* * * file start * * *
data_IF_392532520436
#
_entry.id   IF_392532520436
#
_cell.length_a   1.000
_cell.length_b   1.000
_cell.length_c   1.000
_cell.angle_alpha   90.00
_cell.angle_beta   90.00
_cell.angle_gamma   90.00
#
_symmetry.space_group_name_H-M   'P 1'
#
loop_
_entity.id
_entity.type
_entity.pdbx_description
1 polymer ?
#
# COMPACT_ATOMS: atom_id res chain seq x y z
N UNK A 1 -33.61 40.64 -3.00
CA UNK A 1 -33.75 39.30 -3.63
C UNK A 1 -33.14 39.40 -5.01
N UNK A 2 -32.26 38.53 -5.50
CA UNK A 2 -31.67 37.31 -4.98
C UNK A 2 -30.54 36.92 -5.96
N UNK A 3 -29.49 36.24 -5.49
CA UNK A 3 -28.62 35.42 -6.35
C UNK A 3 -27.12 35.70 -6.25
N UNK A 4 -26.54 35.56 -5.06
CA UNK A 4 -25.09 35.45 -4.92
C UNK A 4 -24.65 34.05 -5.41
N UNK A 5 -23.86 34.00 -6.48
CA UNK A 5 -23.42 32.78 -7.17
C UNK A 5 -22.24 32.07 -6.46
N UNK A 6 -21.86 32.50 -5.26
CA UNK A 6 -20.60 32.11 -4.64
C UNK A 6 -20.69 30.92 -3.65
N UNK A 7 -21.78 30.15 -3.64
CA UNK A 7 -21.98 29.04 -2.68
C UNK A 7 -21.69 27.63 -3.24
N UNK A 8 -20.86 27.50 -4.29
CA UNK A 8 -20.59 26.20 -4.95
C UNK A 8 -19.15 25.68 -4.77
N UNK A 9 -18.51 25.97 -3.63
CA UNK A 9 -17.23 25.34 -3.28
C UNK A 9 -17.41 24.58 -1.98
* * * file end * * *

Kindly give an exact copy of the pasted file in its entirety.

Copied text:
data_IF_392532520436
#
_entry.id   IF_392532520436
#
_cell.length_a   1.000
_cell.length_b   1.000
_cell.length_c   1.000
_cell.angle_alpha   90.00
_cell.angle_beta   90.00
_cell.angle_gamma   90.00
#
_symmetry.space_group_name_H-M   'P 1'
#
loop_
_entity.id
_entity.type
_entity.pdbx_description
1 polymer ?
#
# COMPACT_ATOMS: atom_id res chain seq x y z
N UNK A 1 -33.61 40.64 -3.00
CA UNK A 1 -33.75 39.30 -3.63
C UNK A 1 -33.14 39.40 -5.01
N UNK A 2 -32.26 38.53 -5.50
CA UNK A 2 -31.67 37.31 -4.98
C UNK A 2 -30.54 36.92 -5.96
N UNK A 3 -29.49 36.24 -5.49
CA UNK A 3 -28.62 35.42 -6.35
C UNK A 3 -27.12 35.70 -6.25
N UNK A 4 -26.54 35.56 -5.06
CA UNK A 4 -25.09 35.45 -4.92
C UNK A 4 -24.65 34.05 -5.41
N UNK A 5 -23.86 34.00 -6.48
CA UNK A 5 -23.42 32.78 -7.17
C UNK A 5 -22.24 32.07 -6.46
N UNK A 6 -21.86 32.50 -5.26
CA UNK A 6 -20.60 32.11 -4.64
C UNK A 6 -20.69 30.92 -3.65
N UNK A 7 -21.78 30.15 -3.64
CA UNK A 7 -21.98 29.04 -2.68
C UNK A 7 -21.69 27.63 -3.24
N UNK A 8 -20.86 27.50 -4.29
CA UNK A 8 -20.59 26.20 -4.95
C UNK A 8 -19.15 25.68 -4.77
N UNK A 9 -18.51 25.97 -3.63
CA UNK A 9 -17.23 25.34 -3.28
C UNK A 9 -17.41 24.58 -1.98